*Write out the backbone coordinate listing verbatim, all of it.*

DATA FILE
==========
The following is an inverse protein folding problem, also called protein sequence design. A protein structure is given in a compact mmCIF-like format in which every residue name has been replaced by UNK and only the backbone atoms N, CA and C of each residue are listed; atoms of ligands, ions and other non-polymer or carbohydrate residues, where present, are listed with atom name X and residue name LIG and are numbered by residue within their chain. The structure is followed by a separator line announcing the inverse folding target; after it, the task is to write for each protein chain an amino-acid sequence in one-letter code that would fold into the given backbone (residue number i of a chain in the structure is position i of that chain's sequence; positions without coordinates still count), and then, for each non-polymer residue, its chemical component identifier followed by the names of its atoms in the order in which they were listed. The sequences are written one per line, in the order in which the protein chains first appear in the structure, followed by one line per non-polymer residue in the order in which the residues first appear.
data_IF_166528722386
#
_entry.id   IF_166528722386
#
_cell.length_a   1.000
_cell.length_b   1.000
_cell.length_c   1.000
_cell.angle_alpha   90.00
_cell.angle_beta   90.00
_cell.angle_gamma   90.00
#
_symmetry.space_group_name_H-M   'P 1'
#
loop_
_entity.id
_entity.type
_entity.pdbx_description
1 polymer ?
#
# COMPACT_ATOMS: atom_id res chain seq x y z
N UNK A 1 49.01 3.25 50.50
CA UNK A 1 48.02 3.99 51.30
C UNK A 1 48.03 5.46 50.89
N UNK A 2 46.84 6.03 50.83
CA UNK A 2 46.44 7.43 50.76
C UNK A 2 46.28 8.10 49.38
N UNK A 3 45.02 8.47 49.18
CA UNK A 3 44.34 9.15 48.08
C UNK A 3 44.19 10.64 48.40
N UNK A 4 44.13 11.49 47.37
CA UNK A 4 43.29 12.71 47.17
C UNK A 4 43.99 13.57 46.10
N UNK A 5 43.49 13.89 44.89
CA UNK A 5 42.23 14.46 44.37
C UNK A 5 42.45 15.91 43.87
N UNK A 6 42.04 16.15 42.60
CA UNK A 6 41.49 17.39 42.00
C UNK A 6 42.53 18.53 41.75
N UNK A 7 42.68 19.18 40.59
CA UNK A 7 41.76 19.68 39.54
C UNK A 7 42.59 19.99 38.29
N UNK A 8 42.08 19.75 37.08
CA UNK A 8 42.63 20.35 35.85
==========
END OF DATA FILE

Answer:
The following is an inverse protein folding problem, also called protein sequence design. A protein structure is given in a compact mmCIF-like format in which every residue name has been replaced by UNK and only the backbone atoms N, CA and C of each residue are listed; atoms of ligands, ions and other non-polymer or carbohydrate residues, where present, are listed with atom name X and residue name LIG and are numbered by residue within their chain. The structure is followed by a separator line announcing the inverse folding target; after it, the task is to write for each protein chain an amino-acid sequence in one-letter code that would fold into the given backbone (residue number i of a chain in the structure is position i of that chain's sequence; positions without coordinates still count), and then, for each non-polymer residue, its chemical component identifier followed by the names of its atoms in the order in which they were listed. The sequences are written one per line, in the order in which the protein chains first appear in the structure, followed by one line per non-polymer residue in the order in which the residues first appear.
data_IF_166528722386
#
_entry.id   IF_166528722386
#
_cell.length_a   1.000
_cell.length_b   1.000
_cell.length_c   1.000
_cell.angle_alpha   90.00
_cell.angle_beta   90.00
_cell.angle_gamma   90.00
#
_symmetry.space_group_name_H-M   'P 1'
#
loop_
_entity.id
_entity.type
_entity.pdbx_description
1 polymer ?
#
# COMPACT_ATOMS: atom_id res chain seq x y z
N UNK A 1 49.01 3.25 50.50
CA UNK A 1 48.02 3.99 51.30
C UNK A 1 48.03 5.46 50.89
N UNK A 2 46.84 6.03 50.83
CA UNK A 2 46.44 7.43 50.76
C UNK A 2 46.28 8.10 49.38
N UNK A 3 45.02 8.47 49.18
CA UNK A 3 44.34 9.15 48.08
C UNK A 3 44.19 10.64 48.40
N UNK A 4 44.13 11.49 47.37
CA UNK A 4 43.29 12.71 47.17
C UNK A 4 43.99 13.57 46.10
N UNK A 5 43.49 13.89 44.89
CA UNK A 5 42.23 14.46 44.37
C UNK A 5 42.45 15.91 43.87
N UNK A 6 42.04 16.15 42.60
CA UNK A 6 41.49 17.39 42.00
C UNK A 6 42.53 18.53 41.75
N UNK A 7 42.68 19.18 40.59
CA UNK A 7 41.76 19.68 39.54
C UNK A 7 42.59 19.99 38.29
N UNK A 8 42.08 19.75 37.08
CA UNK A 8 42.63 20.35 35.85